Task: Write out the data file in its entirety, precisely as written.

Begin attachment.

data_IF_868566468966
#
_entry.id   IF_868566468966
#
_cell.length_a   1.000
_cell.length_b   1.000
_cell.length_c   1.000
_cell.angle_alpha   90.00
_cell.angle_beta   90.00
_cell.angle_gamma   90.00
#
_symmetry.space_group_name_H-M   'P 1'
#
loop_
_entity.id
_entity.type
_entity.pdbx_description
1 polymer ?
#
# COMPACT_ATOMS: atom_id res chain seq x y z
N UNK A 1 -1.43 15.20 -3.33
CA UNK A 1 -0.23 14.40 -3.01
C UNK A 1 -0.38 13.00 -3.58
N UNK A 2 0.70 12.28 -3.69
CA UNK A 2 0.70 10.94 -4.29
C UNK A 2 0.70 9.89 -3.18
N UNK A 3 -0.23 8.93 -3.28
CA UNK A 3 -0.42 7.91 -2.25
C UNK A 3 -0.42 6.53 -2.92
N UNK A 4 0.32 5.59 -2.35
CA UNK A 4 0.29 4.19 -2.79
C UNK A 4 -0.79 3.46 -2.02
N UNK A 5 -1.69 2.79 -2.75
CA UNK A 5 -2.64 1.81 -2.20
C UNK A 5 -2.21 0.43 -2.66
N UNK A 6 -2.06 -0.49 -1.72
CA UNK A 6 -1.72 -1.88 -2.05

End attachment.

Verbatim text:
data_IF_868566468966
#
_entry.id   IF_868566468966
#
_cell.length_a   1.000
_cell.length_b   1.000
_cell.length_c   1.000
_cell.angle_alpha   90.00
_cell.angle_beta   90.00
_cell.angle_gamma   90.00
#
_symmetry.space_group_name_H-M   'P 1'
#
loop_
_entity.id
_entity.type
_entity.pdbx_description
1 polymer ?
#
# COMPACT_ATOMS: atom_id res chain seq x y z
N UNK A 1 -1.43 15.20 -3.33
CA UNK A 1 -0.23 14.40 -3.01
C UNK A 1 -0.38 13.00 -3.58
N UNK A 2 0.70 12.28 -3.69
CA UNK A 2 0.70 10.94 -4.29
C UNK A 2 0.70 9.89 -3.18
N UNK A 3 -0.23 8.93 -3.28
CA UNK A 3 -0.42 7.91 -2.25
C UNK A 3 -0.42 6.53 -2.92
N UNK A 4 0.32 5.59 -2.35
CA UNK A 4 0.29 4.19 -2.79
C UNK A 4 -0.79 3.46 -2.02
N UNK A 5 -1.69 2.79 -2.75
CA UNK A 5 -2.64 1.81 -2.20
C UNK A 5 -2.21 0.43 -2.66
N UNK A 6 -2.06 -0.49 -1.72
CA UNK A 6 -1.72 -1.88 -2.05